Using data gathered from HILDA’s sample group of more than 7,000 households, the trend shows the decline in home ownership has been concentrated on those aged under 55. Home ownership among persons aged 25–34 declined from 38.7% in 2002 to 29.2% in 2014, with much of the decline occurring between 2010 and 2014.
Among persons aged 35–44, home ownership declined from 63.2% to 52.4%, and among persons aged 45–54, it declined from 75.6% to 67.4%. There was also a slight decline in home ownership among persons aged 55–64, from 75.1% in 2002 to 72.9% in 2014. There was essentially no change in home ownership among those aged 65 and over. This information is the source data behind the recent media headlines heralding the 65+ band as ‘Australia’s wealthiest age group’, as the report highlighted the links between home ownership and personal wealth.
State by state
The report also graphed the mix of home ownership across the country.
Rates of home ownership have tended to decline in all parts of Australia, but the extent of decline varies. Decline was greatest in Victoria (7.8 percentage-point decline), followed by New South Wales (4.3 percentage points) and South Australia (2.5 percentage points). There was little net change in Queensland and Western Australia. Tasmania, the Australian Capital Territory and the Northern Territory are not included due to small sample sizes in these jurisdictions.
A national issue
No matter what the price of property is in 2050, it’s in our collective interest to maintain a healthy balance of home ownership alongside a healthy investment market. Here’s hoping those with their hands at the various wheels of the economy manage to get the job right.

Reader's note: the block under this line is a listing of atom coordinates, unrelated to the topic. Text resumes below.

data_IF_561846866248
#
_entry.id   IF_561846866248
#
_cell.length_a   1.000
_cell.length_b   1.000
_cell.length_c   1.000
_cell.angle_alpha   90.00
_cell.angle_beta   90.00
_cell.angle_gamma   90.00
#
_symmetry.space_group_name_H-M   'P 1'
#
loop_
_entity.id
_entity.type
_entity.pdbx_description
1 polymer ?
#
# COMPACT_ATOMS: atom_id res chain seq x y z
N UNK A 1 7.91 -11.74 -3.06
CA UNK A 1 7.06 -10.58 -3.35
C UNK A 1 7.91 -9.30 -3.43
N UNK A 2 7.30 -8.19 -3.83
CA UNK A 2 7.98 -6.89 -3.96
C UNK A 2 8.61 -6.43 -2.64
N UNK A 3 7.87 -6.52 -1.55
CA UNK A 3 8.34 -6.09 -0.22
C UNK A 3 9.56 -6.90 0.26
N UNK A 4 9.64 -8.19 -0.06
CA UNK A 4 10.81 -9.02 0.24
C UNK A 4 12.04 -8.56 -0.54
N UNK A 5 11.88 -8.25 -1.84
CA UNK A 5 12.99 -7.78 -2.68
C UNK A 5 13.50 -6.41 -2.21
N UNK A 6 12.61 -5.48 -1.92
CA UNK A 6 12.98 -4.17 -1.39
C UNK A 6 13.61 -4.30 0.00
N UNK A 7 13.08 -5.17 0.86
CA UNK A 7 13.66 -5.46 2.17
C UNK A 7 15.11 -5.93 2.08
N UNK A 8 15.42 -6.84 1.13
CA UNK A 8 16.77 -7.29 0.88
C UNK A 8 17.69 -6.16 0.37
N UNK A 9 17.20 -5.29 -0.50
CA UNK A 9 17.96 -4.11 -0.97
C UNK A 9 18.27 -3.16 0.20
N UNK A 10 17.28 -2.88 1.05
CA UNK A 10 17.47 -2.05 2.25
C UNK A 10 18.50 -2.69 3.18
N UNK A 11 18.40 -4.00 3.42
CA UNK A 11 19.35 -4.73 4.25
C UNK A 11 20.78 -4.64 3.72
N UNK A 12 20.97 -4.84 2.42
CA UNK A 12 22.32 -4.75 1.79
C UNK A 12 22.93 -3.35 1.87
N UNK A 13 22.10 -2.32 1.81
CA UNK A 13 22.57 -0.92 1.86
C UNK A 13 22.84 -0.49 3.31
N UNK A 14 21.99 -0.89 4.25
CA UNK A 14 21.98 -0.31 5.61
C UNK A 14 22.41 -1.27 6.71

Buy smarter = limitless ways to build lifetime income
Crave Property Advisory is a unique property strategy and buyers agent service. As the only independent and unbiased advisory that can help you use any property strategy Australia-wide, Crave’s services extend to home, investment and commercial property. A highly client focused organization, Crave developed the Modular Investing System (MI System) to provide clients with the ability to use a tailored mix of strategies and efficiently build profitable portfolios that create lifetime income.
Debra Beck-Mewing is the CEO of Crave Property Advisory, and has more than 20 years’ experience in property investing, Australia-wide. She has used a range of strategies to build her property portfolio including renovating, granny flats, sub-division and development. Debra is skilled in identifying development opportunities, and sourcing properties that have multiple uses and multiple exit strategies. A licensed real estate agent, Debra also holds a Bachelor of Commerce and Master of Business.
Disclaimer – This information is of a general nature only and does not constitute professional advice. We strongly recommend you seek your own professional advice in relation to your particular circumstances.